Britain's capital has undergone some dramatic changes over the centuries. Before structures like the Gherkin, the London Eye, and even Big Ben loomed over the city, it was home to bear-baiting pits and fields for livestock. Now, modern residents and tourists can see what it looked like 450 years ago when the oldest complete map of the city goes on display for the first time, TimeOut reports.
Civitas Londinium, also known as the Woodcut or Agas map, dates back to the 1570s. It was made by an unknown designer, and only three prints survive today. It's been the subject of serious conservation efforts since the 16th century, helping it stay intact while many maps from the era have degraded.
The artifact will be displayed to the public as part of the "Magnificent Maps of London" exhibition at the London Metropolitan Archives. Visitors will have a chance to see other cartographic objects from the city's history, like maps tracing the spread of infectious diseases in the 19th century.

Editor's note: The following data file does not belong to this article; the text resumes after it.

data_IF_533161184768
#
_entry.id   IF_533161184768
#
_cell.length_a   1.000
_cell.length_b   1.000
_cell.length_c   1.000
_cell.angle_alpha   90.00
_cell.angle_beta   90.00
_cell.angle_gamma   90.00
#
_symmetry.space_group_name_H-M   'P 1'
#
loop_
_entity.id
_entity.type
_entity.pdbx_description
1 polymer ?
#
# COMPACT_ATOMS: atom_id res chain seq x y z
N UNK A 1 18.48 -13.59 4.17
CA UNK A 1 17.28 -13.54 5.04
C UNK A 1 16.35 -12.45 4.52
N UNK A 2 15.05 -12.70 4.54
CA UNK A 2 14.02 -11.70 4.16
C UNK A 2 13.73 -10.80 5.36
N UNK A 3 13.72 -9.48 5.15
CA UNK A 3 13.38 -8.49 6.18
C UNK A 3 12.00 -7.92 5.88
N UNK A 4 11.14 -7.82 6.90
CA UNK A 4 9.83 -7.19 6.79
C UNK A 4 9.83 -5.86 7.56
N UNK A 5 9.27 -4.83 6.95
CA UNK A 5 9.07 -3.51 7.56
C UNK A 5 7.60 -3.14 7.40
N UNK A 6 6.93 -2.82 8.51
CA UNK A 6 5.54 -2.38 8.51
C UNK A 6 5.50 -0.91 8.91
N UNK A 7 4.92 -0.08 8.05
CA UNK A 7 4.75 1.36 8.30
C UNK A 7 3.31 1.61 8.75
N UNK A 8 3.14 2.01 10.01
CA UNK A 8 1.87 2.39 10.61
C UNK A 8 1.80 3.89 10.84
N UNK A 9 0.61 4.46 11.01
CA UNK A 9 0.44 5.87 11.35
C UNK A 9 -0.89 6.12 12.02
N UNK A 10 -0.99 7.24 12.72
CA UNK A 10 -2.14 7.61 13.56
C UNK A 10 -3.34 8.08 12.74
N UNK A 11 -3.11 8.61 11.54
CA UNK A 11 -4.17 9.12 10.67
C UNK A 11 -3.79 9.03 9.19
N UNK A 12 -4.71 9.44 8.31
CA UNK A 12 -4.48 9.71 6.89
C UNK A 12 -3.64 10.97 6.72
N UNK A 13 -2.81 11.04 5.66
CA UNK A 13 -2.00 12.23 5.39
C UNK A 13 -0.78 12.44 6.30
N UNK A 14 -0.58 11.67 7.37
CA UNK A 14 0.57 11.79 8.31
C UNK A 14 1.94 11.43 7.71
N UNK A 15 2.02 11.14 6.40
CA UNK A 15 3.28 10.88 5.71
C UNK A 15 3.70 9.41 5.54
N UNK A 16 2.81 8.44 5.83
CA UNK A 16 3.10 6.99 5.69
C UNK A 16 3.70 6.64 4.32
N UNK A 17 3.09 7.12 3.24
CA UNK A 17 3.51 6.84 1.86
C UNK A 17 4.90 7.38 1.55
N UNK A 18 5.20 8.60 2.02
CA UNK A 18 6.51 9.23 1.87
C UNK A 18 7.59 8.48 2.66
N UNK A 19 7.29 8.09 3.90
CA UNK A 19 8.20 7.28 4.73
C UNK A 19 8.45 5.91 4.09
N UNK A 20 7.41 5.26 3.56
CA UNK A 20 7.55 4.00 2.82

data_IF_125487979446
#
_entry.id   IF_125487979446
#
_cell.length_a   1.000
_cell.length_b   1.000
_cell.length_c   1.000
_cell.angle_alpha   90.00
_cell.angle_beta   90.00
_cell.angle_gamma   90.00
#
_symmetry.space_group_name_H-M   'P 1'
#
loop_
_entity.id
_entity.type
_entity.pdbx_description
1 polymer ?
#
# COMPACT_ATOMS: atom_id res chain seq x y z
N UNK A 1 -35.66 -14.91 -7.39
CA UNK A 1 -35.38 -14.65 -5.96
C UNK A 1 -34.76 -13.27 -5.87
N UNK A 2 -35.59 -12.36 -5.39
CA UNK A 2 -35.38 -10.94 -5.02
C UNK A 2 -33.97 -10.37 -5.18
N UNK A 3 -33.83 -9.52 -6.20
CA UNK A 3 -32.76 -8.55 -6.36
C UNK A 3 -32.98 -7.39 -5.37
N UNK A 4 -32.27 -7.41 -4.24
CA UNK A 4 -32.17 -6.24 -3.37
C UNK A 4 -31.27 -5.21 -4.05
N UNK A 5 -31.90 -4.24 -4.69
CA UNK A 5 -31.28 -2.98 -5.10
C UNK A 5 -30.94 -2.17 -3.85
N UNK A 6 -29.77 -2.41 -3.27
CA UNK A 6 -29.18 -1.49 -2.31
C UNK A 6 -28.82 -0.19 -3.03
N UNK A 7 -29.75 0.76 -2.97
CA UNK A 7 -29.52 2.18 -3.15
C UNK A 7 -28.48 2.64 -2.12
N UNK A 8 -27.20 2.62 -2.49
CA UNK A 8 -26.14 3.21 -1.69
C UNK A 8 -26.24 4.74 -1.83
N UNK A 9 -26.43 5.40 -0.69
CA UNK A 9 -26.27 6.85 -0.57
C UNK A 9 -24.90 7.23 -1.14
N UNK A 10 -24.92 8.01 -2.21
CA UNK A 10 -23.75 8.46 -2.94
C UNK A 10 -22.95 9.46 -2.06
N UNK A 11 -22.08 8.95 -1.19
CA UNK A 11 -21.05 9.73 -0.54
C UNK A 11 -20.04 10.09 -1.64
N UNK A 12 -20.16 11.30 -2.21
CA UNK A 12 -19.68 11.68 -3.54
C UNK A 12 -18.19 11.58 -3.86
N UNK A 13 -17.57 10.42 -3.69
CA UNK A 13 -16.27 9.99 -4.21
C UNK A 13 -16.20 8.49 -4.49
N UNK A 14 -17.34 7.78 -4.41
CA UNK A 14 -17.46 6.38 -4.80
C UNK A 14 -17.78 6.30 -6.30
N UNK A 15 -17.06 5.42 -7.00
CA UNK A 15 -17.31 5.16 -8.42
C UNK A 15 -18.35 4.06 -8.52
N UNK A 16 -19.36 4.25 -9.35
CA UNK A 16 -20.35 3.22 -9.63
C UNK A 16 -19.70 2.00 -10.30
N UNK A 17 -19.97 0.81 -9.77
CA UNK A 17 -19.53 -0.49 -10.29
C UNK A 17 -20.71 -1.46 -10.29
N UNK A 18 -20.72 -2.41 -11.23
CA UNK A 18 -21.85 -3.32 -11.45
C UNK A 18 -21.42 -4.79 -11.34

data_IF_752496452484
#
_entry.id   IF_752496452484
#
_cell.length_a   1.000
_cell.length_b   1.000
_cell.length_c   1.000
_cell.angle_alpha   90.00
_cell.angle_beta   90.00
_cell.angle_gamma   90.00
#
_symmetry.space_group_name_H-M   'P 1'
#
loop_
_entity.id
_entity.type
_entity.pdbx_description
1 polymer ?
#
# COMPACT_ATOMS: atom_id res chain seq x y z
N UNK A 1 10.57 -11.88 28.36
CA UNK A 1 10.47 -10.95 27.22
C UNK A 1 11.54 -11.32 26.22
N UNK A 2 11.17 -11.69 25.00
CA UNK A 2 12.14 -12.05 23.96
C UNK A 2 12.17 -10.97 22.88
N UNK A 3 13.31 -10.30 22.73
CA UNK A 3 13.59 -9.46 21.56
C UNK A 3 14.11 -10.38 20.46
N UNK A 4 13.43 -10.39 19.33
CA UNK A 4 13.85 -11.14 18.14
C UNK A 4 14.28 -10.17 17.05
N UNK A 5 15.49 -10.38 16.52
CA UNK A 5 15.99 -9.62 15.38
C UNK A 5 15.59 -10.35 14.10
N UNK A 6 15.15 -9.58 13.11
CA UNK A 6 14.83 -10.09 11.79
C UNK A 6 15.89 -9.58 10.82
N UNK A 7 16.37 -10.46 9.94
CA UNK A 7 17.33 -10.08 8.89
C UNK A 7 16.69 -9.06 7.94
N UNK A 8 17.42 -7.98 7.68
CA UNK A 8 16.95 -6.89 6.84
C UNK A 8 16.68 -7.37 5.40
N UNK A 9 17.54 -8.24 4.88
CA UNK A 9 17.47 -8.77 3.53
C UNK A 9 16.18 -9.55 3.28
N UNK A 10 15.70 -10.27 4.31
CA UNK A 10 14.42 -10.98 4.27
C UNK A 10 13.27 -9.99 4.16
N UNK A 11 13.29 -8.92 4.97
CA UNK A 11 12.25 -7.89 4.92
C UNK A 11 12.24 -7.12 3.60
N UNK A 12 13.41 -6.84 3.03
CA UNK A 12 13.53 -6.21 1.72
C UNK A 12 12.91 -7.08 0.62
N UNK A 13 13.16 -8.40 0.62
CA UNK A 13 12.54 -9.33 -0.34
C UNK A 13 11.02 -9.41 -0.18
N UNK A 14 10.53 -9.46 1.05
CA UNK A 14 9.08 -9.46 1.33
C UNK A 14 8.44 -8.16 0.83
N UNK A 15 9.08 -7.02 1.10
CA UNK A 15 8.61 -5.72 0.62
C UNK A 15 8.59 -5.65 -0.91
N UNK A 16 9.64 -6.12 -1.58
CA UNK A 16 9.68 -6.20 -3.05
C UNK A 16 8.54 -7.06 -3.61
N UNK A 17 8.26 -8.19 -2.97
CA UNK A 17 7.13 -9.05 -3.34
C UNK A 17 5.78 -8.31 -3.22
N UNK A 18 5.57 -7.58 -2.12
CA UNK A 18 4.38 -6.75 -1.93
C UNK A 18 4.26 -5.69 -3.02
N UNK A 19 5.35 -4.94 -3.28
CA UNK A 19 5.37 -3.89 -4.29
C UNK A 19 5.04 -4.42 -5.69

Another survey in the collection, titled the "Ruins of London," was commissioned by the City of London Corporation immediately following the 1666 Great Fire of London. More than 13,000 houses were destroyed in the blaze, and the survey was an early step in city's the reconstruction plan.
"Magnificent Maps of London" will be free for the public to view from Monday, April 11 through Wednesday, October 26. Here are more resources for studying important maps from history.